FINANCES: Um, yeah. These are goals, and, um, I am certainly a work in progress in this regard. We’ll just leave that there.

Peace and cheers!

Jump Start This Thing, Will Ya?

When I was little there was an exercise place in my hometown that was run by two of my friends’ moms. The name of the place was the “New You.” What I loved about it was that more than being a collection of strange 1970s exercise equipment—yes, they had the fat-jiggler belts—New You was a place where women like my mom could go to feel better about themselves and to be inspired by other women from the same small town. They could all find their New You together.

Once the “New You” closed down, there were a few years where the HC had no exercise facility, and then Tom and Kay opened “Main Street Gym.” Again, the endearing quality of Main Street Gym was the camaraderie of people who went there to make themselves healthier, to challenge and support each other in life’s  new journey toward health. My dad still has weightlifting trophies he won while he was lifting weights there, and the rest of my family still has the memory of going there for aerobics classes or weightlifting after school.

My point in sharing all of this is that health and the desire to be fit isn’t new in my life. I’ve ridden this horse before, which is what makes it a bit annoying to admit that I can’t just stay in the land of the fit. Instead I find myself where I was nearly 10 years ago when I started this blog, at around 250 pounds and unwell. More than I have been in the past ten years of goofing around with fitness and wellness, I am looking for a New Me and a community that will hold me accountable and support and challenge me. I want to learn to rock climb with my friends Travis and Angie, and I want to be part of the Mill City weekly runs when I can, and I want to be able to finish some bucket list races, and I can’t if I am fat, itchy, and inflamed.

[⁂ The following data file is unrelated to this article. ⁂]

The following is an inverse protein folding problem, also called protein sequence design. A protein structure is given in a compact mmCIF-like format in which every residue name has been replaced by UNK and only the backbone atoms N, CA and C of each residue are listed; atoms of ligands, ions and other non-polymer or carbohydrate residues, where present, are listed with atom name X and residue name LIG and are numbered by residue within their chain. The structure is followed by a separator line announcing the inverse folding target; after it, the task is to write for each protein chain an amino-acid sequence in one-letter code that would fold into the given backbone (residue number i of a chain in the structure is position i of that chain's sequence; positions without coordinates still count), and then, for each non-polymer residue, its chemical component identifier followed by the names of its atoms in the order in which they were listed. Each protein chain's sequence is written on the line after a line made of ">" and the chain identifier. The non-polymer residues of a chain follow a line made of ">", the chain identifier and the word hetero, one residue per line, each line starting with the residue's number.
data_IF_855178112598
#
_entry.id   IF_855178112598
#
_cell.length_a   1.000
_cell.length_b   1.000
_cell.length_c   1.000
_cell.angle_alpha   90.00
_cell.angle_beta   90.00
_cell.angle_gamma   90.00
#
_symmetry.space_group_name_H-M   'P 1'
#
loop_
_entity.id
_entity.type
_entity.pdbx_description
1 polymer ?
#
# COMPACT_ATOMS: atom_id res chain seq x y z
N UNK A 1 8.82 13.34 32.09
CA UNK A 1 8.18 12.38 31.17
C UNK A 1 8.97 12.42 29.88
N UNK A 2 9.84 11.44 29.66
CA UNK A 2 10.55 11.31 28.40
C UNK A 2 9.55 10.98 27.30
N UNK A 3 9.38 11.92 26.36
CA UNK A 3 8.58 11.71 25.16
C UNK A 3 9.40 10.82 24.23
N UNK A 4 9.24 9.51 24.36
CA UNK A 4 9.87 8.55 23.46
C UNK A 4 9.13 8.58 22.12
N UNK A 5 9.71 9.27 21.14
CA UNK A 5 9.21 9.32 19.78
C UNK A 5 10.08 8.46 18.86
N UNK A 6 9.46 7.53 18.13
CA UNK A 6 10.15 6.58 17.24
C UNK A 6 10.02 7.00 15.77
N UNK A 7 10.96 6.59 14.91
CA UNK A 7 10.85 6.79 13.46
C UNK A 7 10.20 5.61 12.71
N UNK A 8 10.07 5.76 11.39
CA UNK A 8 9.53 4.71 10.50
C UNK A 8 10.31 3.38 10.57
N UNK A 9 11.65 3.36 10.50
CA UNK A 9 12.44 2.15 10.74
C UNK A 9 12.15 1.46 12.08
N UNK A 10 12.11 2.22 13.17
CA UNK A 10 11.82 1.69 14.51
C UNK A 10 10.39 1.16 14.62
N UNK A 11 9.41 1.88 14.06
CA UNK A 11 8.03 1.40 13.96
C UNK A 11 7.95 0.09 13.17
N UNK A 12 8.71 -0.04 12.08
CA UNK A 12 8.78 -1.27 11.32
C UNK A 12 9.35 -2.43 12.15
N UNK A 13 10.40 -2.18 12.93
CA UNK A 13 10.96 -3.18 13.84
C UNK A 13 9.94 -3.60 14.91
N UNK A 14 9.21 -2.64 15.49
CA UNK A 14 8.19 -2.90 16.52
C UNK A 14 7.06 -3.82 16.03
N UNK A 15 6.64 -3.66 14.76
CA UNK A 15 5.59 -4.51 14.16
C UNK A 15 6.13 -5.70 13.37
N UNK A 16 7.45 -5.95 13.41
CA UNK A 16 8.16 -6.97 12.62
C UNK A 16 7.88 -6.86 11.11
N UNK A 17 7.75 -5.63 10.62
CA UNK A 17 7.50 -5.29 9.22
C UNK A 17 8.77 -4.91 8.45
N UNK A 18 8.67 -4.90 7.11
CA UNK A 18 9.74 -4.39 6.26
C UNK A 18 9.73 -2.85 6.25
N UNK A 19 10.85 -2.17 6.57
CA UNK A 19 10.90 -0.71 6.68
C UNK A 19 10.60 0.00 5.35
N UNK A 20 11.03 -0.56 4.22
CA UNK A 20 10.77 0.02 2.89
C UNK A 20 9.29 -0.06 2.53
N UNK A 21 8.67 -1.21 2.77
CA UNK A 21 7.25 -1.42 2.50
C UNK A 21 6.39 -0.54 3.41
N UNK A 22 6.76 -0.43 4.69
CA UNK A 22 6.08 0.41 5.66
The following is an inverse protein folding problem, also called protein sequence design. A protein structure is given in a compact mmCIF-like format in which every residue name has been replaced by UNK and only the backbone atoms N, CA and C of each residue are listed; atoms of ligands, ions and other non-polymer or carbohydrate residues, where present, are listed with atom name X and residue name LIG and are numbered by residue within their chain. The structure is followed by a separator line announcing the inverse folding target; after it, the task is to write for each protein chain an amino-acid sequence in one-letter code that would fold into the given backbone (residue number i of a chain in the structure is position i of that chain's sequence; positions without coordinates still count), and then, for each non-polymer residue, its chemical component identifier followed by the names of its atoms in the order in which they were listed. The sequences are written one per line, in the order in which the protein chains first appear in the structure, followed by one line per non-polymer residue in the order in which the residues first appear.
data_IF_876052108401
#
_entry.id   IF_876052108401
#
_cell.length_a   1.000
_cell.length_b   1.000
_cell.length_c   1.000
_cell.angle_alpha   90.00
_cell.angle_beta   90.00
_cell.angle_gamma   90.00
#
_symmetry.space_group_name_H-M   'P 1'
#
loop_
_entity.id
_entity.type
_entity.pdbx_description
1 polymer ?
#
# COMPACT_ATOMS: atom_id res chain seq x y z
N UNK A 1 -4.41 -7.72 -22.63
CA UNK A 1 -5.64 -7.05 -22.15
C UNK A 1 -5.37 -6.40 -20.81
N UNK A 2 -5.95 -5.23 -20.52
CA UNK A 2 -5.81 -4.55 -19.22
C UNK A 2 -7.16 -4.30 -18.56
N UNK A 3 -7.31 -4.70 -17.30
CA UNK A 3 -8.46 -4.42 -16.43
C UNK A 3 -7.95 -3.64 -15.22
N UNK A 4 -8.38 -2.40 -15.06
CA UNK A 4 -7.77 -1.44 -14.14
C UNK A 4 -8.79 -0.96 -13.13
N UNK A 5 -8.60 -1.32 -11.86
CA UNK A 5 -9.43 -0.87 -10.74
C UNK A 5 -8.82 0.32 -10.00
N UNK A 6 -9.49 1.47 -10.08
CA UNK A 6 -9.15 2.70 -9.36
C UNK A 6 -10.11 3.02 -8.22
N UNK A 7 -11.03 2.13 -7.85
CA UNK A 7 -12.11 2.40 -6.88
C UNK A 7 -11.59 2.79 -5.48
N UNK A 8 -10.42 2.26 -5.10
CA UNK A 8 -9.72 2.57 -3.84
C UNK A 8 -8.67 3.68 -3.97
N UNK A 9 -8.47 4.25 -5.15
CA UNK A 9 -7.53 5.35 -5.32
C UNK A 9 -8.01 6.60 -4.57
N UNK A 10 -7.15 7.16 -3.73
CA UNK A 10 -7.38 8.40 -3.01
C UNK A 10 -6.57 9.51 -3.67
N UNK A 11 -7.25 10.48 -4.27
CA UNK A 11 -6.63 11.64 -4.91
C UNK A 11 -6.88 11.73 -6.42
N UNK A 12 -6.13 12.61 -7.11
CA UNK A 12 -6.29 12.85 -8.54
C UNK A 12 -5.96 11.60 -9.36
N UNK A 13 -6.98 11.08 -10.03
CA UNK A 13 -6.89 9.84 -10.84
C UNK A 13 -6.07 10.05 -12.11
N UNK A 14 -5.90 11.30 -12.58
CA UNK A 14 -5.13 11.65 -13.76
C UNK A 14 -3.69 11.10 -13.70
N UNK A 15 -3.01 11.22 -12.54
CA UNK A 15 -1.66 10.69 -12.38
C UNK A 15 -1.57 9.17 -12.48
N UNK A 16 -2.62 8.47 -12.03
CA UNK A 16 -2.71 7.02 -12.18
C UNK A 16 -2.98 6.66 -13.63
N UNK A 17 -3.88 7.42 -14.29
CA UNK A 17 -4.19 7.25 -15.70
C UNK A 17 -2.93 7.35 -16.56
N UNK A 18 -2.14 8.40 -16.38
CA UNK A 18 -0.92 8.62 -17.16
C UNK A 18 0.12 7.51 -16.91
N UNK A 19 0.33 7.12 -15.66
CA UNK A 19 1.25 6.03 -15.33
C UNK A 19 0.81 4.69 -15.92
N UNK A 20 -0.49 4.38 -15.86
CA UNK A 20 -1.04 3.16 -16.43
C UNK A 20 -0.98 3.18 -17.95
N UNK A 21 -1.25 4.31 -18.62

After I wrote the entry last night, I was up for another several hours watching Ken Burns’ Civil War and pondering why it is I thought I needed to wait until April 1 to start this (renewed too many times) quest. I also thought about how many times I’ve failed at this before, and then I decided with exercise, I need to take it slowly, so no matter how badly I want to start running before May 1, I am forcing myself to walk. Why? I need to ease back into this, so I don’t injure myself and so I don’t burn myself out. Here’s to long walks and dietary abstinence.

Because I couldn’t wait to get started, I got up this morning at 8AM, walked the dogs, and then went for a 70-minute walk along one of my favorite non-state-park routes past the cemetery and the oil refinery. When I got home I made myself some breakfast (beans, rice, onion, garlic, garam masala, spinach, and mushrooms), and drank a big glass of water. Needless to say, I am feeling pretty good about how this day has started off, and I feel like the next 30 days couldn’t be more splendid. Of course, now I have to leave the house and face the real world.

Hope and Goals

Hope

I received a text from my wife earlier this week that simply said, “There is hope,” to which I responded, “Always.” There is always hope if nothing else, but hope is a funny, tricky thing.

St. Thomas Aquinas describes hope in this way: “a movement or stretching forth of the appetite towards an arduous good.” And I’ve read a lot about how hope is first and foremost predicated by our eternal desires, but I know people who don’t believe in any concept of eternity, who seem to have more hope than those who do have a sense of some eternal life.

My questions to myself this week, after that text, has been what do I believe that hope is? What do I feel when I feel hope? How does hope fit in with my four guiding principles: peace, grace, love, and joy?